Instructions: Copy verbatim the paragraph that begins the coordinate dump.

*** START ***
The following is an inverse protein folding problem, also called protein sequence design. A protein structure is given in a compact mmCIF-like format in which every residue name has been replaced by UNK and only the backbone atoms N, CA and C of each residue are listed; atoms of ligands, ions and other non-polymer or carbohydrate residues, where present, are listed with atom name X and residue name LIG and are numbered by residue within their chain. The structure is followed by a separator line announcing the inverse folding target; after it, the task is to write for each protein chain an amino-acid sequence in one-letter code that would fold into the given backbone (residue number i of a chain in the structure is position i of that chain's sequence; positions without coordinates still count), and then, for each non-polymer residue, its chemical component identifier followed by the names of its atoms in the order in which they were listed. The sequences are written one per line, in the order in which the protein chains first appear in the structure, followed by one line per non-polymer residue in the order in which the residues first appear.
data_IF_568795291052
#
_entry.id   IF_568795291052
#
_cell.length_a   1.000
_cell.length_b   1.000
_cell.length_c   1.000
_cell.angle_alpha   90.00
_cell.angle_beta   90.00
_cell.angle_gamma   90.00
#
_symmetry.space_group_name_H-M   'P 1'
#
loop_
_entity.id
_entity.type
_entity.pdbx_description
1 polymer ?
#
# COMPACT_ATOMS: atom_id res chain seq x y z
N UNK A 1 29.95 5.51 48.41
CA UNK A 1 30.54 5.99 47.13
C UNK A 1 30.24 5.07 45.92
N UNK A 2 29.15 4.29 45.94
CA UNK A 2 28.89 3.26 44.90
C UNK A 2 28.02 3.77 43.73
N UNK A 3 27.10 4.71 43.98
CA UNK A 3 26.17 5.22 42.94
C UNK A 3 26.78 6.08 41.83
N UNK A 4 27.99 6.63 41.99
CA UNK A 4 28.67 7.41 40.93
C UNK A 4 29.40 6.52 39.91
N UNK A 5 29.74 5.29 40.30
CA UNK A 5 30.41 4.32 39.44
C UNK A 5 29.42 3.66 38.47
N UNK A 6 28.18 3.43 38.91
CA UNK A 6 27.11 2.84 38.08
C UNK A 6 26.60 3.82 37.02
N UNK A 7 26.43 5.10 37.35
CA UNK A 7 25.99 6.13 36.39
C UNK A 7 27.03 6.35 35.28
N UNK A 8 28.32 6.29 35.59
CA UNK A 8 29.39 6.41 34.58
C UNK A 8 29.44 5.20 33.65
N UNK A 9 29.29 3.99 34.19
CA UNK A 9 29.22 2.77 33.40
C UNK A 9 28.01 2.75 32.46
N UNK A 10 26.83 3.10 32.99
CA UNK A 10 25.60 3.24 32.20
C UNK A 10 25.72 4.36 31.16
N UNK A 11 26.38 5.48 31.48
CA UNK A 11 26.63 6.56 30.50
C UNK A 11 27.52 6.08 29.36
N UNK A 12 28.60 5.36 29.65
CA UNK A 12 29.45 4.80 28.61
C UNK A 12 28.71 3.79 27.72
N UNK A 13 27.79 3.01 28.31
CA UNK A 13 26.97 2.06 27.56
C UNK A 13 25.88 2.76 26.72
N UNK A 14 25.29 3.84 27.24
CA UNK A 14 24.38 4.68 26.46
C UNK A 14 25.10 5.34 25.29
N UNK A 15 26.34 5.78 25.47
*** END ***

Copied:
The following is an inverse protein folding problem, also called protein sequence design. A protein structure is given in a compact mmCIF-like format in which every residue name has been replaced by UNK and only the backbone atoms N, CA and C of each residue are listed; atoms of ligands, ions and other non-polymer or carbohydrate residues, where present, are listed with atom name X and residue name LIG and are numbered by residue within their chain. The structure is followed by a separator line announcing the inverse folding target; after it, the task is to write for each protein chain an amino-acid sequence in one-letter code that would fold into the given backbone (residue number i of a chain in the structure is position i of that chain's sequence; positions without coordinates still count), and then, for each non-polymer residue, its chemical component identifier followed by the names of its atoms in the order in which they were listed. The sequences are written one per line, in the order in which the protein chains first appear in the structure, followed by one line per non-polymer residue in the order in which the residues first appear.